Cetshwayo


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Cetshwayo,

 

Ketchwayo

(both: kĕchwī`ō), or

Cetewayo

(sĕtĭwā`ō, –wī`ō, kĕ–), c.1836–1884, king of the Zulus. Cetshwayo gained ascendancy in 1856, when he defeated in battle and killed his younger brother, who was the favorite of their father, Umpanda. On his father's death in 1872, Cetshwayo took over. He was determined to resist European advances in his territory, and in Dec., 1878, he rejected British demands that he disband his troops. The British attacked in 1879, and they ultimately utterly defeated Cetshwayo at Ulundi. After a period of exile he was reinstated (1883) in rule over part of his former territory. Discredited by his defeats in the eyes of his subjects, Cetshwayo was soon driven out of Zululand to die in exile.

Cetshwayo

 

(sometimes incorrectly spelled Cetewayo). Born circa 1828; died Feb. 8, 1884. The last Zulu inKozi (ruler); ruled 1873–79.

Cetshwayo continued the policy of Shaka and Dingaan of strengthening the military organization of the Zulus. During the Zulu War of 1879, which was provoked by the British authorities, Cetshwayo’s troops at first won a number of victories. Subsequently, however, they were smashed, and Cetshwayo was taken prisoner. After becoming inKozi of part of the country again in 1883, Cetshwayo was defeated during an internecine war and deprived of the remnants of his power.

Cetshwayo

, Cetewayo
?1826--84, king of the Zulus (1873--79): defeated the British at Isandhlwana (1879) but was overwhelmed by them at Ulundi (1879); captured, he stated his case in London, and was reinstated as ruler of part of Zululand (1883)
References in periodicals archive ?
Written by Jerry Pooe, this new production will tell the King Cetshwayo story in three episodes, looking at his preparation for battle, the epic battle itself at Isandlwana and then his capture and stay in London.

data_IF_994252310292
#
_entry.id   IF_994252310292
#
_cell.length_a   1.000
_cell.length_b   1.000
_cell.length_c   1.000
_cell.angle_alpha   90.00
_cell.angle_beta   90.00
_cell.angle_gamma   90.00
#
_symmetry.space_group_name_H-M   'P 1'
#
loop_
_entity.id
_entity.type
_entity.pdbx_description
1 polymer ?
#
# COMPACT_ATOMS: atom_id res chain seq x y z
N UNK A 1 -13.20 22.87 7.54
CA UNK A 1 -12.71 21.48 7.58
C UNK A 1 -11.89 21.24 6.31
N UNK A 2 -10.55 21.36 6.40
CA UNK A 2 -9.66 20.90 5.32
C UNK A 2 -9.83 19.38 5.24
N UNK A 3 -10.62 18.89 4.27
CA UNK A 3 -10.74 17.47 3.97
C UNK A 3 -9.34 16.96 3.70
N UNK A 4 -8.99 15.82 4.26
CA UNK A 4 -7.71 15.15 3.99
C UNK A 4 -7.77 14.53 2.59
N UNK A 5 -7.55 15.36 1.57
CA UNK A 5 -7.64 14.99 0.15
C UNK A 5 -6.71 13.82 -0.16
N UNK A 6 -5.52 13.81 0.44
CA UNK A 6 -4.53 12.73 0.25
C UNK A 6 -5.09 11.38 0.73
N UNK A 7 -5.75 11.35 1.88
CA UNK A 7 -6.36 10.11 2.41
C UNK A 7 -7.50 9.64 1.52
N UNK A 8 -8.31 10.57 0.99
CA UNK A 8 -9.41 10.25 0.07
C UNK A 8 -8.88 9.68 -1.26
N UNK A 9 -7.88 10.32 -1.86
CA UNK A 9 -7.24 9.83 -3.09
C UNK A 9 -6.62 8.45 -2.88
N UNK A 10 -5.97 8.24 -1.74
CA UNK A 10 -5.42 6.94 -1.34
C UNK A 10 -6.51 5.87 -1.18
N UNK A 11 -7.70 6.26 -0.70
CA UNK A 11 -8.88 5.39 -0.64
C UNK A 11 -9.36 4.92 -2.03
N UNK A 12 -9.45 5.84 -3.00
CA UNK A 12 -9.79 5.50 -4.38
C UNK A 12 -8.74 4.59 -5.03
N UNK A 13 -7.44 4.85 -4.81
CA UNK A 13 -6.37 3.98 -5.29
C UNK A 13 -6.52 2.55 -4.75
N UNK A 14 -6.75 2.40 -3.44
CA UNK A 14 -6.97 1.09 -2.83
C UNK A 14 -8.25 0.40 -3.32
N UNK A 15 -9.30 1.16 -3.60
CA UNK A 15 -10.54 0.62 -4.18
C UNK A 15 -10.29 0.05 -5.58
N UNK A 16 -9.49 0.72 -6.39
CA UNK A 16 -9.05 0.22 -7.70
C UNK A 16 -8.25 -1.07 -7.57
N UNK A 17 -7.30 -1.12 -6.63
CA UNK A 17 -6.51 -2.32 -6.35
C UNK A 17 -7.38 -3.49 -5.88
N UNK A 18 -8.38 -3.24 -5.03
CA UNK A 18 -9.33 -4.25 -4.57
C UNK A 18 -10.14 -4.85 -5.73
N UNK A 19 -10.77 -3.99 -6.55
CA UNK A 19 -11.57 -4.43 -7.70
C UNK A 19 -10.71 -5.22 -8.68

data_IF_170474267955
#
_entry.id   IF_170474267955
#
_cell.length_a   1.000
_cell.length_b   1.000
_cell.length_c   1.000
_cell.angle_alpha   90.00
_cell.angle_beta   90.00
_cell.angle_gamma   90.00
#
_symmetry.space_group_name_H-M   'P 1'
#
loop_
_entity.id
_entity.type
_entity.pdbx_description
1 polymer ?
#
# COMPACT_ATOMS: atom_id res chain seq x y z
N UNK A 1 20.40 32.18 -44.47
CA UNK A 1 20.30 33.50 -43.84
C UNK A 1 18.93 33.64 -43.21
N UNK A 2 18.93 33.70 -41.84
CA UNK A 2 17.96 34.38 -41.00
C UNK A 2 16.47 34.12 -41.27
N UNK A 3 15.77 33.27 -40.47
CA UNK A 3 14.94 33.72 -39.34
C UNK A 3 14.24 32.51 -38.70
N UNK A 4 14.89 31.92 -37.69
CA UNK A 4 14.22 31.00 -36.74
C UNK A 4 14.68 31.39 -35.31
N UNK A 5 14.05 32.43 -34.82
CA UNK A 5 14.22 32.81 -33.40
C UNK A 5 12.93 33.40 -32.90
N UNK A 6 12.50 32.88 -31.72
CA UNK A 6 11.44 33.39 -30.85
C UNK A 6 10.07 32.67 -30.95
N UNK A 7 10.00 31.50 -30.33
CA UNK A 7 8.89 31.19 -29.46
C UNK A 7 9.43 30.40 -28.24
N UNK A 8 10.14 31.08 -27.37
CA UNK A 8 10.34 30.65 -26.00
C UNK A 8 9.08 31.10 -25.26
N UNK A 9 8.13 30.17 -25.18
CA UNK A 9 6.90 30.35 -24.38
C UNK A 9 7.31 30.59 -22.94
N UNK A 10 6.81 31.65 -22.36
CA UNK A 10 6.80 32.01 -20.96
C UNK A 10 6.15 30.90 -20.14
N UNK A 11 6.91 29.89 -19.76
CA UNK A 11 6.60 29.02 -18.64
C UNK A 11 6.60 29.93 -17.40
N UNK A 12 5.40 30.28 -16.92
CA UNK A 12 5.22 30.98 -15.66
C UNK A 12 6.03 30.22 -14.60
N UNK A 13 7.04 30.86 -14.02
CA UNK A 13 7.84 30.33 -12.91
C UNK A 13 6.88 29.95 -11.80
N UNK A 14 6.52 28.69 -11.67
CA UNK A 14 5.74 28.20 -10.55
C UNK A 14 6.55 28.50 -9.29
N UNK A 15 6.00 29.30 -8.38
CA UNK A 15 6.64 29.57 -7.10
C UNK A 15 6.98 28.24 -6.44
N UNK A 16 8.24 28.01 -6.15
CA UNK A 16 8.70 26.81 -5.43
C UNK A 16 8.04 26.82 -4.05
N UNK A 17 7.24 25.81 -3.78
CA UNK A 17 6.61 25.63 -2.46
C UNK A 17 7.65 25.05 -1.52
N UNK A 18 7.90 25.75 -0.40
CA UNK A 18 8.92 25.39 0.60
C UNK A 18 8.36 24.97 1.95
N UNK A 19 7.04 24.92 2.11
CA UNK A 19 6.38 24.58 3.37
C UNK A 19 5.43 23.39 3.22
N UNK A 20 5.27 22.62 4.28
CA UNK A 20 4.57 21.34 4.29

King Cetshwayo, who admired the British and Queen Victoria, did not wish to fight but was left with no choice after the invasion of his land and despatched his soldiers.
Concerned with growing Zulu power, in 1879 the British demanded a number of territorial and political concessions from King Cetshwayo.
Speech by Mr S'bu Ndebele, Premier of KwaZulu Natal on the legacy of King Cetshwayo Delivered During the Isithangami, Durban, 22 January 2007.
Meanwhile, King Cetshwayo, having rejected advice to mount a counter raid into British territory--he wanted Chelmsford to be the aggressor--instead had ordered his lieutenants to creep up on the British, taking advantage of the landscape.
Vilakazi, however, had expressed the opinion, in his poem Khalani maZulu (1935), that peace is the supreme social good and that armed revolt had proved futile, even when led by figures as capable as Cetshwayo or Bhambada.
The Anglo-Zulu war was brought to a close in August 1879 with the capture and exile of the Zulu king, Cetshwayo, and the integration of the territory more fully into British-controlled South Africa.
1) Therefore, in December 1878, Sir Henry Bartle Frere, a powerful British colonial officer in Natal, issued an ultimatum to King Cetshwayo kaMpande, the Zulu king: Abolish the Zulu amabutho (conscription system) and accept a British imperial presence at the Zulu royal homestead--or face occupation by force.
On the one hand, Dixie is a politically liberal observer with sympathies for the deposed Zulu king Cetshwayo.
Having picked up the front-running Cetshwayo with over a furlong to go, he looked set to win comfortably and was traded very short in-running.
47) He was also aware that the annexation would have repercussions for the relations of Britain with the Zulus, in that the British had now inherited Boer border quarrels with Cetshwayo, the Zulu King, who would no doubt look on this development as something of a diplomatic revolution.
In brief, the story is about the trials of Lord Chelmsford, the General Officer Commanding HM Forces in Southern Africa, who after the disaster of Isandlwana, on 22 January 1879, had to organise the final defeat of the Zulus under their King Cetshwayo.